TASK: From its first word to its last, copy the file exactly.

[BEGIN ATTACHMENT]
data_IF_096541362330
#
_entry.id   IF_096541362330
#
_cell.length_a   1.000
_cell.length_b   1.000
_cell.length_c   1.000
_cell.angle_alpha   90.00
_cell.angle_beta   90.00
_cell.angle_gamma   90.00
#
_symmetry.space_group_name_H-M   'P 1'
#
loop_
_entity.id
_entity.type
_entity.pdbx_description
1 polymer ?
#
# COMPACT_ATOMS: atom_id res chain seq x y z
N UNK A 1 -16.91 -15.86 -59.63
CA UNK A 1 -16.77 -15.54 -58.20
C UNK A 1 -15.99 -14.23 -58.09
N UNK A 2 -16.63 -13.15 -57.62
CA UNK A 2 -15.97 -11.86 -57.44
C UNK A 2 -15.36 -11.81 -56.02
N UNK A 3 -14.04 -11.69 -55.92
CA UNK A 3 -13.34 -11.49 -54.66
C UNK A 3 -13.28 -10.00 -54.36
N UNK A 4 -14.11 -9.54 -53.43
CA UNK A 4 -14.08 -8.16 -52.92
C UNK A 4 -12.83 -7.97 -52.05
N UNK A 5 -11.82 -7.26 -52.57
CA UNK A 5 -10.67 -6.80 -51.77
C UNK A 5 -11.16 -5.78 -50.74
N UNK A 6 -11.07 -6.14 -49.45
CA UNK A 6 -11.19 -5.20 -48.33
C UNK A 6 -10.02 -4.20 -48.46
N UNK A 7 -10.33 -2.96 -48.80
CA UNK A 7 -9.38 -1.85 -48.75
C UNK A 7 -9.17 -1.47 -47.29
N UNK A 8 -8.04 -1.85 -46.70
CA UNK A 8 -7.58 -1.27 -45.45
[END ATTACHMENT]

data_IF_096541362330
#
_entry.id   IF_096541362330
#
_cell.length_a   1.000
_cell.length_b   1.000
_cell.length_c   1.000
_cell.angle_alpha   90.00
_cell.angle_beta   90.00
_cell.angle_gamma   90.00
#
_symmetry.space_group_name_H-M   'P 1'
#
loop_
_entity.id
_entity.type
_entity.pdbx_description
1 polymer ?
#
# COMPACT_ATOMS: atom_id res chain seq x y z
N UNK A 1 -16.91 -15.86 -59.63
CA UNK A 1 -16.77 -15.54 -58.20
C UNK A 1 -15.99 -14.23 -58.09
N UNK A 2 -16.63 -13.15 -57.62
CA UNK A 2 -15.97 -11.86 -57.44
C UNK A 2 -15.36 -11.81 -56.02
N UNK A 3 -14.04 -11.69 -55.92
CA UNK A 3 -13.34 -11.49 -54.66
C UNK A 3 -13.28 -10.00 -54.36
N UNK A 4 -14.11 -9.54 -53.43
CA UNK A 4 -14.08 -8.16 -52.92
C UNK A 4 -12.83 -7.97 -52.05
N UNK A 5 -11.82 -7.26 -52.57
CA UNK A 5 -10.67 -6.80 -51.77
C UNK A 5 -11.16 -5.78 -50.74
N UNK A 6 -11.07 -6.14 -49.45
CA UNK A 6 -11.19 -5.20 -48.33
C UNK A 6 -10.02 -4.20 -48.46
N UNK A 7 -10.33 -2.96 -48.80
CA UNK A 7 -9.38 -1.85 -48.75
C UNK A 7 -9.17 -1.47 -47.29
N UNK A 8 -8.04 -1.85 -46.70
CA UNK A 8 -7.58 -1.27 -45.45